Saturday, May 4, 2019

“The Great Promise” - May 5, 2019

Text: Matthew 28:16-20

Since the first of the year - Sunday, January 6 to be exact - we have been in the gospel of Matthew.  That is 116 days, if you have been counting.  About a third of the year.  And this morning, finally, we come to the conclusion.

It is after the resurrection.  Jesus appears to his disciples and what we have this morning are Jesus’ final words to them.  It is like George Washington’s farewell address – these are his parting instructions.  These words are shared with those who were closest to him, those who have followed him.

A few weeks ago, we looked at a passage from Matthew 25 called The Great Judgment – it says that in the end, the question will be, did you care for those in need?  When you saw others hungry and gave them food or thirsty and gave them a drink or sick of in prison and you visited them, you did it for Jesus. 

The passage we just read is known as the Great Commission.  It is a very Baptisty scripture.  I heard it a lot growing up.  We memorized it in the King James Version.   “Go ye therefore and make disciples of all nations, baptizing them in the name of the Father, and of the Son, and of the Holy Spirit, Teaching them to observe all things whatsoever I have commanded you: and, lo, I am with you always, even unto the end of the world.”  The Great Commission is a call to take the gospel to the world out there – to all nations.

Well, our reading this morning actually begins a couple of verses before that.  This part does not get as much attention, but maybe it should.  If you remember, Jesus had told the two Marys at the tomb, Mary Magdalene and his mother, to go and tell the others to go to Galilee – to leave Jerusalem and go back home, and he would meet them there.

So they are all on their way back to Galilee, they arrive at the mountain where Jesus had told them to go, and the description is very interesting.  “They worshiped him, but some doubted.”  It is even more interesting when you consider the Greek, which does not have the modifying word “some” in there.  They worshiped and doubted.  It is just understood that it has to mean “some” doubted, but it does not literally say that.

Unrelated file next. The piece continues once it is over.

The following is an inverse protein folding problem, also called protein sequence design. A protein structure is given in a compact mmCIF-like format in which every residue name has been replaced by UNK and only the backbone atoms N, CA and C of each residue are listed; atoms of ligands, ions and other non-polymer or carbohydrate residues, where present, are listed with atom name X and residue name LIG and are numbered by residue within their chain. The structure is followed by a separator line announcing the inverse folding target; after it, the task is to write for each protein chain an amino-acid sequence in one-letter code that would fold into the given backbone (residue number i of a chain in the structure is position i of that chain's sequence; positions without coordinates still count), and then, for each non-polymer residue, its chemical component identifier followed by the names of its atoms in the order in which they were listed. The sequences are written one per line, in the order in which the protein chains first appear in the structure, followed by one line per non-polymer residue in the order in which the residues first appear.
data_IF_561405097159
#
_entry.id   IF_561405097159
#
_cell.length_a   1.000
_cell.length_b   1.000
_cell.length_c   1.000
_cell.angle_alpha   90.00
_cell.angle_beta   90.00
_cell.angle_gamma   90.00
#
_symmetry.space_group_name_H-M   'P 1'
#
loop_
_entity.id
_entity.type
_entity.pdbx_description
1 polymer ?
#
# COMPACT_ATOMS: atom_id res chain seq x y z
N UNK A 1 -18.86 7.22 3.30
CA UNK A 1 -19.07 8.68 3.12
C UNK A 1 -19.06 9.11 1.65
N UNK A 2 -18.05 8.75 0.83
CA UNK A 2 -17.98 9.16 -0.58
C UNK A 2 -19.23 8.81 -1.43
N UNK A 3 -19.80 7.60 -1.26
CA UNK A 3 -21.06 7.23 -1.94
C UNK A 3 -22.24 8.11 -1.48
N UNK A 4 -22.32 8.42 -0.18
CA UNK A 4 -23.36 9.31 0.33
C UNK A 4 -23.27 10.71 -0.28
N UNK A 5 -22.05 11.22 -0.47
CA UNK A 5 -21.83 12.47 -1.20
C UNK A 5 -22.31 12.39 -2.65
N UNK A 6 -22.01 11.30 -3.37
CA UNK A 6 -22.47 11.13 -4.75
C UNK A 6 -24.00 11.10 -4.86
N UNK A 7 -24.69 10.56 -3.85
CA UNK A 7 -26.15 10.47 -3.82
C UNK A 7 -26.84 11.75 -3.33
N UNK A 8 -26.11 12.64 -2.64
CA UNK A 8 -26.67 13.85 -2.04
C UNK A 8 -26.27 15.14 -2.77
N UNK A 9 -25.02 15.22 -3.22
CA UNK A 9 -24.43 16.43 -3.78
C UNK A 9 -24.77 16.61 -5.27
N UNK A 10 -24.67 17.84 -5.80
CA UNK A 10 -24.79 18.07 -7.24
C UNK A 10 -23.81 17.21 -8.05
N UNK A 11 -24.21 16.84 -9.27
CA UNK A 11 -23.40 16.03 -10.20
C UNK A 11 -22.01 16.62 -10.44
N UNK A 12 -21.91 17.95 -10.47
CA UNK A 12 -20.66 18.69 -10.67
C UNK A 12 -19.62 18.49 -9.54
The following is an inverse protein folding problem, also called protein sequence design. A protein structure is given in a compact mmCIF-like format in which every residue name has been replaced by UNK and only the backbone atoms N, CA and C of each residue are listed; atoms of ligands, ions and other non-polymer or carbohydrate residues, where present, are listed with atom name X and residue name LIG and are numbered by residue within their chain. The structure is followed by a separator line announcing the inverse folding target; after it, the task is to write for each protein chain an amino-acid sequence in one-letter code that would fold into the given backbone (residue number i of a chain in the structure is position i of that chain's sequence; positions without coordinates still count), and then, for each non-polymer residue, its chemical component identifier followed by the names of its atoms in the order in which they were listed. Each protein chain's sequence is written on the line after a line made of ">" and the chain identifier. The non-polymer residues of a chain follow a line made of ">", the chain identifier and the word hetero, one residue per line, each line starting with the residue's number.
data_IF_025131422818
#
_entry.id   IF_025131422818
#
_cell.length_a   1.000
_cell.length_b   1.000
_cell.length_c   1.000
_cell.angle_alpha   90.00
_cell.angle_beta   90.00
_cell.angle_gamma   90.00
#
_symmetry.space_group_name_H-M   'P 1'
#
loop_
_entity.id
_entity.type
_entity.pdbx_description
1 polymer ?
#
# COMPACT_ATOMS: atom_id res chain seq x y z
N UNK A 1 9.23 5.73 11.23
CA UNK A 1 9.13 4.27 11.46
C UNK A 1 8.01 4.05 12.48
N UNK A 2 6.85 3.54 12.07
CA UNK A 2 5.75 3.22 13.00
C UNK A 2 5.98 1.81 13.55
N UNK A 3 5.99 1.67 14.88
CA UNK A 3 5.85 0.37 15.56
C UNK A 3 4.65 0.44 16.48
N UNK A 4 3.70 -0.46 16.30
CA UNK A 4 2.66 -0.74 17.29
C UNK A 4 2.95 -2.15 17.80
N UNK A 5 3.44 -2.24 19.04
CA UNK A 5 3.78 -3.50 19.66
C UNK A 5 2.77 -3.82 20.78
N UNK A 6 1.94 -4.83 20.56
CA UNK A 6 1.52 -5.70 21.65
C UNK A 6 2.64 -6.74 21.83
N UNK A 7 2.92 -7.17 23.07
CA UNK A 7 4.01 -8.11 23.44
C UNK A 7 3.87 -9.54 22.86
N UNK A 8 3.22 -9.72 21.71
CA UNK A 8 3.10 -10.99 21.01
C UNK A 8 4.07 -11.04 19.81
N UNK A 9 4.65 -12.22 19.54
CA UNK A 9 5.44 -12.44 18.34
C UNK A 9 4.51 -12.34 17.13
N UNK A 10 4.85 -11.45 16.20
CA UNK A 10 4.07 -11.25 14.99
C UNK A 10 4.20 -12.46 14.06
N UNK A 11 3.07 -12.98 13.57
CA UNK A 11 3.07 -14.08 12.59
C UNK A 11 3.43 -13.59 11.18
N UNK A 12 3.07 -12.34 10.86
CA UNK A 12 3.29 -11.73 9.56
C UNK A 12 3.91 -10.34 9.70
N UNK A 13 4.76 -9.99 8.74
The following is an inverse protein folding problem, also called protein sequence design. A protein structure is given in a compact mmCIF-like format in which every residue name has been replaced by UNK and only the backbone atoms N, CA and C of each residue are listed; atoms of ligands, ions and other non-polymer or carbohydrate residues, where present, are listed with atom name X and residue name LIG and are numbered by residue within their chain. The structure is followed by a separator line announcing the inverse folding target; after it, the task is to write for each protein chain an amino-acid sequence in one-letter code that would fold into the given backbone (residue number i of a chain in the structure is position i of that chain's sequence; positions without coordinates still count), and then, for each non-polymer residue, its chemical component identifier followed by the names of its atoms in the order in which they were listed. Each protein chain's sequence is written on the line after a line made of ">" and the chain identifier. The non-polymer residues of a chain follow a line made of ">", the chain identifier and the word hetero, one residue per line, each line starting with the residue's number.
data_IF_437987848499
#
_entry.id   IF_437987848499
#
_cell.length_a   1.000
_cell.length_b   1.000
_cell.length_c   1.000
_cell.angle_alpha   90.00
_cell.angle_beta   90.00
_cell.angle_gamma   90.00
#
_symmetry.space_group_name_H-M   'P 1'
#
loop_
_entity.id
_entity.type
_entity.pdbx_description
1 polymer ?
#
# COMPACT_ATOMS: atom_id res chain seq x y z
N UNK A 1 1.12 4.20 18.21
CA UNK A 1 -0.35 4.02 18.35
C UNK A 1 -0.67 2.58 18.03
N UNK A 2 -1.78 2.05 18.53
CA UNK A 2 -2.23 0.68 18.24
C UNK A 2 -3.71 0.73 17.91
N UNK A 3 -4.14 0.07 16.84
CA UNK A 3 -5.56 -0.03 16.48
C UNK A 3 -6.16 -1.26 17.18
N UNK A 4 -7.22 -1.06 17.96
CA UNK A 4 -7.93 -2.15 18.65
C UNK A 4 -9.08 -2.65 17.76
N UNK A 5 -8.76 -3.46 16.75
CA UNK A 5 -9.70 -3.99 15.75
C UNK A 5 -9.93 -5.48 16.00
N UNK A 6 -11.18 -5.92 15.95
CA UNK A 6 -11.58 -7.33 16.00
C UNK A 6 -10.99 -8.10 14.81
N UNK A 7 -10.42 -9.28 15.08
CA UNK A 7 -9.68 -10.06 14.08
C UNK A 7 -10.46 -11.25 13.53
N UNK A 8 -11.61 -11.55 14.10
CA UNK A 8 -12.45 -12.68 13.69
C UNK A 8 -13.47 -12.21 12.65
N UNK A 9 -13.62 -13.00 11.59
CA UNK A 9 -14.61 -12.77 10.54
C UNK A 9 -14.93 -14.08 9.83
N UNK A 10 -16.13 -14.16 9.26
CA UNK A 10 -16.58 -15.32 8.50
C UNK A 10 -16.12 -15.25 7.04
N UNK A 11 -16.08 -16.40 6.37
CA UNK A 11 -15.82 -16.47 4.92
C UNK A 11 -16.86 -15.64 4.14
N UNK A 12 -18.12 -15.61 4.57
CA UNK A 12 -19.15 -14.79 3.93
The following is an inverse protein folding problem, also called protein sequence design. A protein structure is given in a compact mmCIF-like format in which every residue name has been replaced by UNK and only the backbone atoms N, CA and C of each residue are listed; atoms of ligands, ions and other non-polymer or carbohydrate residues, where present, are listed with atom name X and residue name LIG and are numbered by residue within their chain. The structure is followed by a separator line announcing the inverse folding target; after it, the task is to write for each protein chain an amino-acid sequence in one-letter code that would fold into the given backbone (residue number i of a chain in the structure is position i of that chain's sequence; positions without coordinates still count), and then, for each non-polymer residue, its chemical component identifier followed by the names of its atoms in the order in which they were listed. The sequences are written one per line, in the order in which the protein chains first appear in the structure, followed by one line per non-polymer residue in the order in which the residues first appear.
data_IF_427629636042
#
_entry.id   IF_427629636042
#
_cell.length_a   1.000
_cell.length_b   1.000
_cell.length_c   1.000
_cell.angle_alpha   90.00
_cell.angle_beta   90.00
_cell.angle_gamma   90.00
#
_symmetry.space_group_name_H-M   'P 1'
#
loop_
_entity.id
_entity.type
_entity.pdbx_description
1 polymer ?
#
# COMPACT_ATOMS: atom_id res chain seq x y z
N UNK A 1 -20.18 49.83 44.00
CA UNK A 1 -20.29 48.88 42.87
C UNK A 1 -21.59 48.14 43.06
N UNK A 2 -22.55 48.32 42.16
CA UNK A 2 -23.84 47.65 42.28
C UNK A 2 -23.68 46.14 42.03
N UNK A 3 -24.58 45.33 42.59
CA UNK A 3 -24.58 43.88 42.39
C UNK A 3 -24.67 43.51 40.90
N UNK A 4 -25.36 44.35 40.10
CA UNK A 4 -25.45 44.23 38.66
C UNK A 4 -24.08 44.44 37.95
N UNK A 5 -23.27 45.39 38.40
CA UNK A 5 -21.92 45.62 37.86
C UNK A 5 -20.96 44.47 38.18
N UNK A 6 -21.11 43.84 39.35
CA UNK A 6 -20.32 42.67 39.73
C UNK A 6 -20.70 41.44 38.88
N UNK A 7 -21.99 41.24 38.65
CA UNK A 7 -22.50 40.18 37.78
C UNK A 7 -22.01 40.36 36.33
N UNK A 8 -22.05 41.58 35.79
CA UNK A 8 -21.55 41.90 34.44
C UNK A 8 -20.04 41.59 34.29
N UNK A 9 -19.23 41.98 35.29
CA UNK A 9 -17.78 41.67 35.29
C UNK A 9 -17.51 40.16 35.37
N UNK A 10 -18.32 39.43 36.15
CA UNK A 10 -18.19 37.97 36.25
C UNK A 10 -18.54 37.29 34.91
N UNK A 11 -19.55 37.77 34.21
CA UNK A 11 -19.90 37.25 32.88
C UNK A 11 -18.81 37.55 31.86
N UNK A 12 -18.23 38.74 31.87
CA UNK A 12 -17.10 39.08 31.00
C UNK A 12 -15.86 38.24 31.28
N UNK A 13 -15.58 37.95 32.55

In the Gospel of John, Thomas doubts and gets this bad rap as Doubting Thomas, but I had never really paid much attention that we read in Matthew that “they worshiped, but some doubted.”

We really shouldn’t be surprised.  If we are honest, even on our best days we wonder a bit – about God, about life, about mystery, about the universe.  It means we are alive.  It means we are sentient beings.  It means we notice what is going on around us.  It means we are engaged, and we are honest with ourselves. 

What is stunning is that these disciples – who worshiped and also doubted, are the ones that Jesus sends out to do his mission.  To continue his work.  Jesus is leaving everything up to them.

Just so you caught that, let me say it again.  Jesus is depending on people who are not completely sure.  This is who he is sending out.

Now often, we may feel like we are not spiritual enough, not polished enough, that we don’t have special gifts or training or abilities.  You know what?  Jesus depended totally and completely on people just like us.  He still does.

The commission Jesus gives is to go and make disciples of all nations.  And at this point, the gospel has come full circle.  It begins with a genealogy – Jesus is set in a very specific community and tribe and nation.  But then Jesus is born, and the news of the messiah is first revealed to who? – To the Wise Men.  Gentiles.  People from another place, another land. 

Jesus’ mission is largely to his own people, to the Jewish nation, but all along we continue to have these inklings, and sometimes more than inklings, that the gospel is not just for insiders, but those on the margins.  And not only for Israelites, but for all the nations.  There is the Syrophoenician woman who comes to Jesus for healing.  The Good Samaritan.  The Samaritan woman at the well.  And all along, Israel was called to be a light to the nations.